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The Netflix prize

The past two weeks, I've been in Boston, Denver, Las Vegas, Minneapolis, and Providence. Needless to say, it's been a bit tiring. Fortunately, the next several weeks I get to work out of my office and then I'm back on the road again for a bit. I have an article on hiring for single founder companies that I'm nearly finished with. Also due up is an article on how to find clients if you've decided to build a consulting company to help fund your software company.

Of course, if you don't feel like spending all that time doing consulting work and think you're the best hotshot programmer since Hugh Jackman in the movie Swordfish (go ahead... spin your chair when programming. All the cool kids are doing it and it really does make you a better programmer...), you can skip that part and try to snake yourself a cool million dollars by winning the Netflix Prize.

"What's that?" you ask?!?!

Let me enlighten you my friend. Netflix is holding a contest where they are providing a set of non-personally identifiable data about some of their customers and their viewing habits. If you can write an algorithm that will predict what people might like to watch that is 10% better than their current algorithm, they'll pay you $1 million dollars. (Insert Dr. Evil hand gestures and maniacal laugh here).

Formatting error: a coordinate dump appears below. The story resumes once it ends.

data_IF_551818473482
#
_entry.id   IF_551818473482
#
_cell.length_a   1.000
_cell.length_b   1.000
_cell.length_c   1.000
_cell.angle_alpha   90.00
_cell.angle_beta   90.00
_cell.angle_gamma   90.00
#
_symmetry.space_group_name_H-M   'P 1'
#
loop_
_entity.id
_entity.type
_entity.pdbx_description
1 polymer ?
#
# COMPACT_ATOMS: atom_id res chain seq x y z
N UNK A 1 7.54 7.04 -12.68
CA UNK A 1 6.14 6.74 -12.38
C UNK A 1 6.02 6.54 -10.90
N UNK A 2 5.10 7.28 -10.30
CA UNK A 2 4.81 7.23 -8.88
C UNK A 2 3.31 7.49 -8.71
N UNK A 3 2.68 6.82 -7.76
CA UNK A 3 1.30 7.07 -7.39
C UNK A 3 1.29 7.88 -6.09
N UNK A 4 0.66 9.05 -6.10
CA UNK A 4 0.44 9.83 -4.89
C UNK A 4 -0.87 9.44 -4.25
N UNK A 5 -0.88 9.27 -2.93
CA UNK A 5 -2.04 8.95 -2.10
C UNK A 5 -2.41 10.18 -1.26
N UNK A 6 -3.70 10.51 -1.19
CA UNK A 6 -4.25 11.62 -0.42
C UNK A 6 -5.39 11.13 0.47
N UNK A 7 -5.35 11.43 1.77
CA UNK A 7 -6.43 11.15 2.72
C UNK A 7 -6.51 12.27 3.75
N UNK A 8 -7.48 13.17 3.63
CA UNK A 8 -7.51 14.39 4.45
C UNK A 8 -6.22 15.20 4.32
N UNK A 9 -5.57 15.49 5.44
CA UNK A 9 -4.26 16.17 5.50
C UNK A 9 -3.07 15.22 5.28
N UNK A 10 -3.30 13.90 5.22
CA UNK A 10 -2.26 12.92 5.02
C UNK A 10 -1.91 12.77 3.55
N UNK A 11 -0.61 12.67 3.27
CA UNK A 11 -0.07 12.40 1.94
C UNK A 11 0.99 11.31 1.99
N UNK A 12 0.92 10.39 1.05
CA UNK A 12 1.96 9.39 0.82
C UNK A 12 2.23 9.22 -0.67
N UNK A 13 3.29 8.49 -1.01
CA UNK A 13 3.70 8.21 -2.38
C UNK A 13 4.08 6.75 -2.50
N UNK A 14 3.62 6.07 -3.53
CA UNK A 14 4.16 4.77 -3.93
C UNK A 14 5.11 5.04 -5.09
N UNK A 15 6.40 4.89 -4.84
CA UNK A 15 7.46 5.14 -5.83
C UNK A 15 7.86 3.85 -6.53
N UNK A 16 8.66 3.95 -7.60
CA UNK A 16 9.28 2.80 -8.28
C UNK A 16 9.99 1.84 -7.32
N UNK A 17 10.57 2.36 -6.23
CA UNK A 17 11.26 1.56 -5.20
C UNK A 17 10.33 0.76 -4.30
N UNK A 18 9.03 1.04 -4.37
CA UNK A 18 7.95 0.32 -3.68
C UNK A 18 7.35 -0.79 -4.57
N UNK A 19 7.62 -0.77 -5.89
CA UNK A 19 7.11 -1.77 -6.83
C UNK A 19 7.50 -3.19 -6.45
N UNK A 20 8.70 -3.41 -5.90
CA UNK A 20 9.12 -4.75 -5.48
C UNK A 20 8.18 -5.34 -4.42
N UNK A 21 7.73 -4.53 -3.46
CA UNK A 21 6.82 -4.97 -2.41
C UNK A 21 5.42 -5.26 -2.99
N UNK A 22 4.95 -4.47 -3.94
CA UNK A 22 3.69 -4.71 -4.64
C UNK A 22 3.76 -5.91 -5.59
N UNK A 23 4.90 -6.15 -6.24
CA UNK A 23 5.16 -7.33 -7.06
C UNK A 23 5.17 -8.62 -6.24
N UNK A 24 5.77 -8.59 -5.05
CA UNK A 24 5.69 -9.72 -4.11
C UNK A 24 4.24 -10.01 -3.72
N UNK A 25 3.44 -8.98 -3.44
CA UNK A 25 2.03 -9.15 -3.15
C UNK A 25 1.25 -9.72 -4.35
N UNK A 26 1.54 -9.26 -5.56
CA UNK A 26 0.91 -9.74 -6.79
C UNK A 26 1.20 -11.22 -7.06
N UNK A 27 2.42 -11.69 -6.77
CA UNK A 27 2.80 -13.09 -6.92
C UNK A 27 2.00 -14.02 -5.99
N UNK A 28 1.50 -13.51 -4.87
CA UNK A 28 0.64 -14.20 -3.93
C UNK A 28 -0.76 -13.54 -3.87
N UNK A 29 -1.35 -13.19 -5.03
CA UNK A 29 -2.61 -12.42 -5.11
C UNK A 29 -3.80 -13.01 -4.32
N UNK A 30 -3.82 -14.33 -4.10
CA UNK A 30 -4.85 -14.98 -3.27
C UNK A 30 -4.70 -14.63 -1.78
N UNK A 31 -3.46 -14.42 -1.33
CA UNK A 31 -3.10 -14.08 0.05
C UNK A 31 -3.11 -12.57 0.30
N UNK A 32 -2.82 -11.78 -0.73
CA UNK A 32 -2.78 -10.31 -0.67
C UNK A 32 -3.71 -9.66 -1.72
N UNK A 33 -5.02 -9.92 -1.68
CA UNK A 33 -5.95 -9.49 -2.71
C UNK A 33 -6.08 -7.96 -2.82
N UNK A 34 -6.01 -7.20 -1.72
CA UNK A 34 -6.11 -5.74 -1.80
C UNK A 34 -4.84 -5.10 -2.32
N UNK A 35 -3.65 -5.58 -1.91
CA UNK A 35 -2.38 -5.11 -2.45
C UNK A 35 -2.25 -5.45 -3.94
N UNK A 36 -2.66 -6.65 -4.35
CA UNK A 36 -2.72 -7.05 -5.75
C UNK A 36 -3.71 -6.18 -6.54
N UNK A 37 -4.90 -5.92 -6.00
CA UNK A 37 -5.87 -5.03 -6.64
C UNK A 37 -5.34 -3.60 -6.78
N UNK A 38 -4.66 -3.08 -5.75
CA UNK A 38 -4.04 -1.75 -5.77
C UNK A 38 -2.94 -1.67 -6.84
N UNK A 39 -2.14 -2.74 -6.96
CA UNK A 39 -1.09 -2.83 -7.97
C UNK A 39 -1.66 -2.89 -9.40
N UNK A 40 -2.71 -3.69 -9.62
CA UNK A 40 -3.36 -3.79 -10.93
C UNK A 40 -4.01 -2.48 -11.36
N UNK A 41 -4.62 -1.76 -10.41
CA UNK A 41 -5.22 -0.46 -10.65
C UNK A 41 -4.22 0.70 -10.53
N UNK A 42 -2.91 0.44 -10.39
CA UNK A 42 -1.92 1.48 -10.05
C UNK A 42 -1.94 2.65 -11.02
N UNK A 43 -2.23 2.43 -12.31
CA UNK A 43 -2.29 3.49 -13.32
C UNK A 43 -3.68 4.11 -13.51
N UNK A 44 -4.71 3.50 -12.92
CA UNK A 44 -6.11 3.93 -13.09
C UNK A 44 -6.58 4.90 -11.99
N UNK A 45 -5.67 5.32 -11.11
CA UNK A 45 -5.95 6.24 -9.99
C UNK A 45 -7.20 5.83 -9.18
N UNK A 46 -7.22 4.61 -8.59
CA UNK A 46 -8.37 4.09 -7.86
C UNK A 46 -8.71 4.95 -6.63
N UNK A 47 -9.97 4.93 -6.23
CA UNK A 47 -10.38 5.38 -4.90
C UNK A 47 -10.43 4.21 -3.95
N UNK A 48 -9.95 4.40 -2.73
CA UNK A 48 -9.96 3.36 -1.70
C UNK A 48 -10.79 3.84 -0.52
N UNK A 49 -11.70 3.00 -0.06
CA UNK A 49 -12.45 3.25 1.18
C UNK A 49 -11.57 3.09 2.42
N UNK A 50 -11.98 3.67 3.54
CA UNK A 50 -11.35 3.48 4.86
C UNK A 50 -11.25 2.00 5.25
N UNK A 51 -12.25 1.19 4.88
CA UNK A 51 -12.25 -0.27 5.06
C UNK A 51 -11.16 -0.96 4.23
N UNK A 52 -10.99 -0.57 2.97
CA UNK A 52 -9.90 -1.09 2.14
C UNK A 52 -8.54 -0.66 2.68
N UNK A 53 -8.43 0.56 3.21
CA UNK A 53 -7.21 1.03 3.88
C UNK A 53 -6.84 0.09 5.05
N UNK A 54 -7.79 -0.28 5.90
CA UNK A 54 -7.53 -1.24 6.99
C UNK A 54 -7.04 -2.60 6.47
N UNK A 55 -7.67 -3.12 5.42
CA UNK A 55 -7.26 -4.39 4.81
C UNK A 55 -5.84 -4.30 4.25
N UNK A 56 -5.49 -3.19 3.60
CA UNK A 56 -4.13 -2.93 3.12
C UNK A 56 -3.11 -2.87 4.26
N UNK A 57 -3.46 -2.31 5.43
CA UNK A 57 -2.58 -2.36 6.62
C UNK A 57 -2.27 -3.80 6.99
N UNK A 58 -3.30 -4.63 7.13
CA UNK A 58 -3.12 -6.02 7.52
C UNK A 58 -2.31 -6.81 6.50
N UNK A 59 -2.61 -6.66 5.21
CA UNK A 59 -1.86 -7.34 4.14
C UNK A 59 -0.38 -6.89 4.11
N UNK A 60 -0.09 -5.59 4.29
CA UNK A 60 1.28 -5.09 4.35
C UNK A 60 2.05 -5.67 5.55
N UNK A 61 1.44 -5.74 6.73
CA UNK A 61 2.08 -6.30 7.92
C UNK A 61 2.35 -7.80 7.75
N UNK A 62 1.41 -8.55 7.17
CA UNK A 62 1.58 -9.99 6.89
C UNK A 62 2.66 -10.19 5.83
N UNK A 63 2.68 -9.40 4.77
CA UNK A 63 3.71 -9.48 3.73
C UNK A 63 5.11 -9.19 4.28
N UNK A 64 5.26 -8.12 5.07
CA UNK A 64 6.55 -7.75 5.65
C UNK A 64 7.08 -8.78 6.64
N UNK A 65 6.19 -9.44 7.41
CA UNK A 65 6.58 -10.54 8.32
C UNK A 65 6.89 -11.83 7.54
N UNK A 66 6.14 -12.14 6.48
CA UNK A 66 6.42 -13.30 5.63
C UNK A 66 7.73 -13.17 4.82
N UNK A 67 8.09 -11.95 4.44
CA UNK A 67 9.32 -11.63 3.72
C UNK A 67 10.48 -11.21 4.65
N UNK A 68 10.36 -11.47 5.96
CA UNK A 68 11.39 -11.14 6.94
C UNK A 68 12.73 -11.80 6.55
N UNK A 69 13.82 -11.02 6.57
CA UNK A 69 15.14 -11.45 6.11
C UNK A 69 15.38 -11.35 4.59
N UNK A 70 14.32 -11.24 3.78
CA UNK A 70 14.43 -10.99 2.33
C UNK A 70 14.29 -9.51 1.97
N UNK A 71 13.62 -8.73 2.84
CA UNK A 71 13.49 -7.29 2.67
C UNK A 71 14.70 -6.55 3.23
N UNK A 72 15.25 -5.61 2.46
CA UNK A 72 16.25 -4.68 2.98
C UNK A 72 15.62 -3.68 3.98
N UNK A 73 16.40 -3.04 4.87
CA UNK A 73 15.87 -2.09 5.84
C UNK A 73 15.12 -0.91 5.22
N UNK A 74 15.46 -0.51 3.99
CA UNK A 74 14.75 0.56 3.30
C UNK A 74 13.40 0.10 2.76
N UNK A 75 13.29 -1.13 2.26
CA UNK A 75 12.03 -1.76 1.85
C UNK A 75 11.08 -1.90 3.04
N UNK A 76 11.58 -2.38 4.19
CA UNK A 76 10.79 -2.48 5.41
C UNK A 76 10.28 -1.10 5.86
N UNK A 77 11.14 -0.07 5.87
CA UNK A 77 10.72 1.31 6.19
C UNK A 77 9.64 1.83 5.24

The contest has been going on for a while now, but I really haven't heard too many people clamoring about it on the websites I tend to frequent. Less than 11,000 entries have been submitted so it's not as if you have a snowball's chance in hell to win. You just have to come up with an algorithm that works better than 11,000 other algorithms.

While this isn't something that I would participate in at this stage of my life, I suspect that there will be more contests like this in the future from other companies to harness the collective talents of people from all over the world. For Netflix, this type of algorithm development is a bargain. They're paying for results, not for research and development that might or might not pan out. It's similar to buying a startup company, but they have already specified the output they want, and if it doesn't happen, then Netflix doesn't pay a dime.

Pretty ingenious if you ask me. Kudos to Netflix.

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